Steve Morphew, leader of Norwich City Council, was delighted that a saga which started in 2006, was on the brink of becoming reality.
He said: 'This has always been about how best to deliver a city that drives an economy, prosperity and high-quality of life. It has never been an all-purpose council for its own sake - we always believed a unitary Norwich would be the best solution for local people.
'Norwich is an urban engine of prosperity and needs the gears and drivers to achieve its full potential. A unitary Norwich on its existing boundary would benefit both the city and county and could deliver more efficiently and effectively, and with a lot less waste, than the current two-tier set-up.'
Brian Watkins, Norwich Liberal Democrat group leader, said it was a 'historic day' for the city and said: 'If the plans are passed, it will mean that all key local decisions on issues like education and transport in Norwich will be taken by the elected representatives of the city.'
Claire Stephenson, leader of the Green group at City Hall, said: 'I am delighted that the needs and character of Norwich are being recognised. This decision should make dealing with the council much clearer for all residents in the future.'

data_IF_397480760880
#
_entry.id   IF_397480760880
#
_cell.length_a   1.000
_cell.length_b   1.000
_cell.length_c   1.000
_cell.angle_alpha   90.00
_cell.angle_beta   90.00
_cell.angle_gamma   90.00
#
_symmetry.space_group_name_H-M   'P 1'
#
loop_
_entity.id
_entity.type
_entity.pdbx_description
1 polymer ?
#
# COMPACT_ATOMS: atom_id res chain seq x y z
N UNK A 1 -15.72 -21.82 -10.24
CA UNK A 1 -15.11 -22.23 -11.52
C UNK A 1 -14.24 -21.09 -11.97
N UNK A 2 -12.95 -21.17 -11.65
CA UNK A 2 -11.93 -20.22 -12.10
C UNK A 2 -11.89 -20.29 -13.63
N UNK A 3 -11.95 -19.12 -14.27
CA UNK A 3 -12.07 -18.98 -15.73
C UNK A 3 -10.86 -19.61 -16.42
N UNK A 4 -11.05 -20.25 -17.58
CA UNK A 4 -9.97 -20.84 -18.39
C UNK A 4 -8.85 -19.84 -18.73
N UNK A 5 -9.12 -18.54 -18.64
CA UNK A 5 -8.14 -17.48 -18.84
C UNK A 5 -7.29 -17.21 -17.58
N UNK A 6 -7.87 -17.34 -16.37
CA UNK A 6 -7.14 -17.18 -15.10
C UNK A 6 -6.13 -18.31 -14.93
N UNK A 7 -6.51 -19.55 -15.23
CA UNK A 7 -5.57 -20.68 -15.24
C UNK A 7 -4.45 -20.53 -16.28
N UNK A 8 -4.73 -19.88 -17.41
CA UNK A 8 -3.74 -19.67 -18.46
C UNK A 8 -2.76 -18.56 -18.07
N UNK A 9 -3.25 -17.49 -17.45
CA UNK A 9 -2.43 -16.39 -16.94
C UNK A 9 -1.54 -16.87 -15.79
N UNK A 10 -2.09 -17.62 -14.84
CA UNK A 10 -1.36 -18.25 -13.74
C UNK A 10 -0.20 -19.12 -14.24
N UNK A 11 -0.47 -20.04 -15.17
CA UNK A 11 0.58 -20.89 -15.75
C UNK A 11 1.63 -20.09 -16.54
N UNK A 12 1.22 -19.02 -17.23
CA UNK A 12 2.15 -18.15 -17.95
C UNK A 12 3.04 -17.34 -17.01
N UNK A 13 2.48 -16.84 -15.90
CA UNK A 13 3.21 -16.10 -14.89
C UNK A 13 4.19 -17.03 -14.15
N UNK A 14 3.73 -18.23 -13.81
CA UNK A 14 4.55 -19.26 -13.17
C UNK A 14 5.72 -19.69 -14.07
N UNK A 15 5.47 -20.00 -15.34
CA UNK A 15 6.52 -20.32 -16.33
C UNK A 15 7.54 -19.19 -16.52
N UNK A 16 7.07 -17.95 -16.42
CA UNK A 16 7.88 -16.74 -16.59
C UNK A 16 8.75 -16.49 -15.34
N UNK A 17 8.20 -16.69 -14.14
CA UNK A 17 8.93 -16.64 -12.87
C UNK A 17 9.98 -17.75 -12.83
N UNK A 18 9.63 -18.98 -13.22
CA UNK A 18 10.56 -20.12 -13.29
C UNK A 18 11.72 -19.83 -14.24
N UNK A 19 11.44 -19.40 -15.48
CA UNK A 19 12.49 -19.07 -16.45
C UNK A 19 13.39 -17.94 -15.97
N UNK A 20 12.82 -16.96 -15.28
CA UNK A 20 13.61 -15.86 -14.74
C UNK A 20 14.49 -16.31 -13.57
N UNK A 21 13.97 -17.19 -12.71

But Antony Little, leader of City Hall's Conservative group was not convinced and blasted the government's thinking as muddled.
He said: 'They claim that there is genuine interest in unitary for Norwich, yet all surveys locally show the opposite - people just want good services provided at a value-for-money council tax.
'The government has ignored the advice of the Independent Boundary Committee, who specifically ruled out this option, and even the previous Labour secretary of state who said that the unitary bid didn't stack up and wasn't affordable.'
The city's two MPs were, unsurprisingly, split over the announcement. Norwich South Labour MP Charles Clarke, said: 'At a time of great change, Norwich needs the power to determine its own future, including in the vitally important areas of planning, transport, education and social care.